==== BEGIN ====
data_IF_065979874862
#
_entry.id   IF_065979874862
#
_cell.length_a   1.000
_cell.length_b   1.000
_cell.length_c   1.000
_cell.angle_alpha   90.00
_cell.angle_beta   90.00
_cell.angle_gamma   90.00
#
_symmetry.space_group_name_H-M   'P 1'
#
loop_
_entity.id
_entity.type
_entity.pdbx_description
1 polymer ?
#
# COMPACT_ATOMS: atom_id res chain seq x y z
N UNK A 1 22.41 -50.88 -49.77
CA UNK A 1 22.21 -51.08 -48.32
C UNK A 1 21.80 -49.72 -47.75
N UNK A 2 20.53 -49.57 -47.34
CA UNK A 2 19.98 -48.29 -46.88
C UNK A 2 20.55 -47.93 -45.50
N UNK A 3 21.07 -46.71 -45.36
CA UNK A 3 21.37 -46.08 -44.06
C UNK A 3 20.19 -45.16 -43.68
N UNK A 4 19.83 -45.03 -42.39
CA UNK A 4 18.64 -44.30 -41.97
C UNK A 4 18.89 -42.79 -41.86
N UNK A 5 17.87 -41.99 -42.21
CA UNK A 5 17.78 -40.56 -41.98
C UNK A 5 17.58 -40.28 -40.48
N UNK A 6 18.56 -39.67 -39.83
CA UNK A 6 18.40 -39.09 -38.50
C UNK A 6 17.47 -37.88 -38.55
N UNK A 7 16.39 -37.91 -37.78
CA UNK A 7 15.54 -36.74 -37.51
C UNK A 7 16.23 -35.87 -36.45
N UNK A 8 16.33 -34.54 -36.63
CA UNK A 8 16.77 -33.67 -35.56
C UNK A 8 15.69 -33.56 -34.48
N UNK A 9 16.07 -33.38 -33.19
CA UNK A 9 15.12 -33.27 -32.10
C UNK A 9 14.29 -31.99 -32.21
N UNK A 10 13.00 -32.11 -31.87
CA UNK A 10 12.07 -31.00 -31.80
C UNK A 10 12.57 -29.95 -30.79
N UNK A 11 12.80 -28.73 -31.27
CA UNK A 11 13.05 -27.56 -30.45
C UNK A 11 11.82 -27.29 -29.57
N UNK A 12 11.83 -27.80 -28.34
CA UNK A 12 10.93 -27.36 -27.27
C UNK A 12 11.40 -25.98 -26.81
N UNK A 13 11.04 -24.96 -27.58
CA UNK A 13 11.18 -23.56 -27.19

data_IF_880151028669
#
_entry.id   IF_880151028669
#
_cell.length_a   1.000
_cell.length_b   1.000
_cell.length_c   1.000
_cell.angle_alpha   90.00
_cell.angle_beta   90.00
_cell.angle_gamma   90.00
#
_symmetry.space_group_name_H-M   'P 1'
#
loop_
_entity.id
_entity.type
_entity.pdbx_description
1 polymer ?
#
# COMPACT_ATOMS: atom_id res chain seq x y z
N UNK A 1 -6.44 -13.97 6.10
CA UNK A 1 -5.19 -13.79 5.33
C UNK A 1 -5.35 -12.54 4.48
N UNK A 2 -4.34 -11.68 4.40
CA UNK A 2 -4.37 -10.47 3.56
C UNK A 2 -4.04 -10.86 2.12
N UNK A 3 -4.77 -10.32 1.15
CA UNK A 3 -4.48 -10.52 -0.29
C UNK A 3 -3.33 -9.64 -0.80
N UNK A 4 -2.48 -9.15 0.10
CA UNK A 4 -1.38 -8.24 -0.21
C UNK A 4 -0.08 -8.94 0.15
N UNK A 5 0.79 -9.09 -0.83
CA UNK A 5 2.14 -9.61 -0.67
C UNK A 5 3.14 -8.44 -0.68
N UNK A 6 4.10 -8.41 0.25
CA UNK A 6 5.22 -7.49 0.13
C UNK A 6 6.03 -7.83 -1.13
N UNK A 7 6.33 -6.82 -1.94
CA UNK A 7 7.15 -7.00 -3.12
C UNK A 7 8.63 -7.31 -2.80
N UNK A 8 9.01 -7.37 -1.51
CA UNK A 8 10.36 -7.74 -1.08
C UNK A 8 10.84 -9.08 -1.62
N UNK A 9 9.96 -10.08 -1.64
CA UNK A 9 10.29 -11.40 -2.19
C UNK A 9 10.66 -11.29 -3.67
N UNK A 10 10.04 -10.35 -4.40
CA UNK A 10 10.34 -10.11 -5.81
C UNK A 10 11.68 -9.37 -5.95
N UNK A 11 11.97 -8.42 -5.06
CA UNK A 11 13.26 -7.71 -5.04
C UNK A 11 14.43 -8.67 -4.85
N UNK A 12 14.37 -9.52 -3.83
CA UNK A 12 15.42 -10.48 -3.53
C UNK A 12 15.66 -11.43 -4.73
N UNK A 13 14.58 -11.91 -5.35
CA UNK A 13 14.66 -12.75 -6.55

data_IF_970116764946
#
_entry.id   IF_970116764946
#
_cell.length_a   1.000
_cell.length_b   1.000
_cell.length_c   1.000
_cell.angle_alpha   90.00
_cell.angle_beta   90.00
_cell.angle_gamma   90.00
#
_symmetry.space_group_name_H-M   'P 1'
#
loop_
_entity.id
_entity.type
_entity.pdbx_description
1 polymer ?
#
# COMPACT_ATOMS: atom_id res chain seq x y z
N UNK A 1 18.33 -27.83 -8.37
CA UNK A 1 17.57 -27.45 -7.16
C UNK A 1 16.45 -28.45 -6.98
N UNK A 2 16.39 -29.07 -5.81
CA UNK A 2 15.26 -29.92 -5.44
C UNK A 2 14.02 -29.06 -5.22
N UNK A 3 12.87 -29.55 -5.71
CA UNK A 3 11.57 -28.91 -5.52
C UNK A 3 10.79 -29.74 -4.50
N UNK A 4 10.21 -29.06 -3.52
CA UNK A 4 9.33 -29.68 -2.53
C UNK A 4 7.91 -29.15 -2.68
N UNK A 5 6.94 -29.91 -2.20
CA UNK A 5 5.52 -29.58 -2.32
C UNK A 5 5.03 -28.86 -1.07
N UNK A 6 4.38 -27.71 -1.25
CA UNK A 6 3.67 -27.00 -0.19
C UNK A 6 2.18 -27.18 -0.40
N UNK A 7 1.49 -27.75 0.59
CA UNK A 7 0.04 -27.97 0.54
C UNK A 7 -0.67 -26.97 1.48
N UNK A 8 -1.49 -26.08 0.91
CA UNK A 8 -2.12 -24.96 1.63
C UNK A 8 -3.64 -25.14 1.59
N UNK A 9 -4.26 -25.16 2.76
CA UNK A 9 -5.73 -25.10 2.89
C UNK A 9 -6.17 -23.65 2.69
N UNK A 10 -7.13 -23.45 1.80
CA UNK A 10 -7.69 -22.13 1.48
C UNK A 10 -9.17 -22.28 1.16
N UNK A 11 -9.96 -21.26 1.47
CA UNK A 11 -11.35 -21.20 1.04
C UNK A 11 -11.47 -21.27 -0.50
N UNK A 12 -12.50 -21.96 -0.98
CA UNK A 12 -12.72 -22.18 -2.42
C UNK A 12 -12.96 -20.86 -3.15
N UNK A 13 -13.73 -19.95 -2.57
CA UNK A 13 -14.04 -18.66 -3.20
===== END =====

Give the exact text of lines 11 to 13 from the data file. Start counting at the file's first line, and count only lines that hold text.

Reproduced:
#
_symmetry.space_group_name_H-M   'P 1'
#